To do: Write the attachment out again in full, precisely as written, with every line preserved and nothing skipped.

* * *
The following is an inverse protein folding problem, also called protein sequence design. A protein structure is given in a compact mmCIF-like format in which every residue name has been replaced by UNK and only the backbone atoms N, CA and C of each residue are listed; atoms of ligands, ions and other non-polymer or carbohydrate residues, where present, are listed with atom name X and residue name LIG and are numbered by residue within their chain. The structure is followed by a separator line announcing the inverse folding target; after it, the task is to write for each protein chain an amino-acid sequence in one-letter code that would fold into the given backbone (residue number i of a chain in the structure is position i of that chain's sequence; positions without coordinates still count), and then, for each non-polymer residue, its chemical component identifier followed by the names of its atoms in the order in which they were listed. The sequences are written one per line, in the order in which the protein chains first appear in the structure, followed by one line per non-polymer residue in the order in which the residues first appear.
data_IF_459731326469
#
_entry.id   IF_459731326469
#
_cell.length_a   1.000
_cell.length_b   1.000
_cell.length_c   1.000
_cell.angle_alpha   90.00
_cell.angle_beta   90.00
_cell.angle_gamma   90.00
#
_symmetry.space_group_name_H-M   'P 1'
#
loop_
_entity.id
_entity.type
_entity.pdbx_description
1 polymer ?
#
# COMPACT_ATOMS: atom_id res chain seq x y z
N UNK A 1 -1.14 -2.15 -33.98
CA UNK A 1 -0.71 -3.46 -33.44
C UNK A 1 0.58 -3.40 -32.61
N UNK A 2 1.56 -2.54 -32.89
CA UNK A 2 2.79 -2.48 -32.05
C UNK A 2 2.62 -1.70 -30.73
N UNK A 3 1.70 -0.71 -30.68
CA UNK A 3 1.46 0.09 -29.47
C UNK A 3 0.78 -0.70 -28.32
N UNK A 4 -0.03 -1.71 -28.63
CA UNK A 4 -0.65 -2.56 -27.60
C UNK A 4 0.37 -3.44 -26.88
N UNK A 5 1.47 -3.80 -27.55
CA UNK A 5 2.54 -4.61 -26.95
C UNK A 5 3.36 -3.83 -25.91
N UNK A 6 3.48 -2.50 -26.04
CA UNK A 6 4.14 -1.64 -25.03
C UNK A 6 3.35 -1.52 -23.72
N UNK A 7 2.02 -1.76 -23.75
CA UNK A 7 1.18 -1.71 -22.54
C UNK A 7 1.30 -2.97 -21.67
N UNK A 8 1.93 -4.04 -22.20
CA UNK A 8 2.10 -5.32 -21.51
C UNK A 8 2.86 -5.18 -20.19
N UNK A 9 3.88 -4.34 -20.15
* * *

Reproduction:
The following is an inverse protein folding problem, also called protein sequence design. A protein structure is given in a compact mmCIF-like format in which every residue name has been replaced by UNK and only the backbone atoms N, CA and C of each residue are listed; atoms of ligands, ions and other non-polymer or carbohydrate residues, where present, are listed with atom name X and residue name LIG and are numbered by residue within their chain. The structure is followed by a separator line announcing the inverse folding target; after it, the task is to write for each protein chain an amino-acid sequence in one-letter code that would fold into the given backbone (residue number i of a chain in the structure is position i of that chain's sequence; positions without coordinates still count), and then, for each non-polymer residue, its chemical component identifier followed by the names of its atoms in the order in which they were listed. The sequences are written one per line, in the order in which the protein chains first appear in the structure, followed by one line per non-polymer residue in the order in which the residues first appear.
data_IF_459731326469
#
_entry.id   IF_459731326469
#
_cell.length_a   1.000
_cell.length_b   1.000
_cell.length_c   1.000
_cell.angle_alpha   90.00
_cell.angle_beta   90.00
_cell.angle_gamma   90.00
#
_symmetry.space_group_name_H-M   'P 1'
#
loop_
_entity.id
_entity.type
_entity.pdbx_description
1 polymer ?
#
# COMPACT_ATOMS: atom_id res chain seq x y z
N UNK A 1 -1.14 -2.15 -33.98
CA UNK A 1 -0.71 -3.46 -33.44
C UNK A 1 0.58 -3.40 -32.61
N UNK A 2 1.56 -2.54 -32.89
CA UNK A 2 2.79 -2.48 -32.05
C UNK A 2 2.62 -1.70 -30.73
N UNK A 3 1.70 -0.71 -30.68
CA UNK A 3 1.46 0.09 -29.47
C UNK A 3 0.78 -0.70 -28.32
N UNK A 4 -0.03 -1.71 -28.63
CA UNK A 4 -0.65 -2.56 -27.60
C UNK A 4 0.37 -3.44 -26.88
N UNK A 5 1.47 -3.80 -27.55
CA UNK A 5 2.54 -4.61 -26.95
C UNK A 5 3.36 -3.83 -25.91
N UNK A 6 3.48 -2.50 -26.04
CA UNK A 6 4.14 -1.64 -25.03
C UNK A 6 3.35 -1.52 -23.72
N UNK A 7 2.02 -1.76 -23.75
CA UNK A 7 1.18 -1.71 -22.54
C UNK A 7 1.30 -2.97 -21.67
N UNK A 8 1.93 -4.04 -22.20
CA UNK A 8 2.10 -5.32 -21.51
C UNK A 8 2.86 -5.18 -20.19
N UNK A 9 3.88 -4.34 -20.15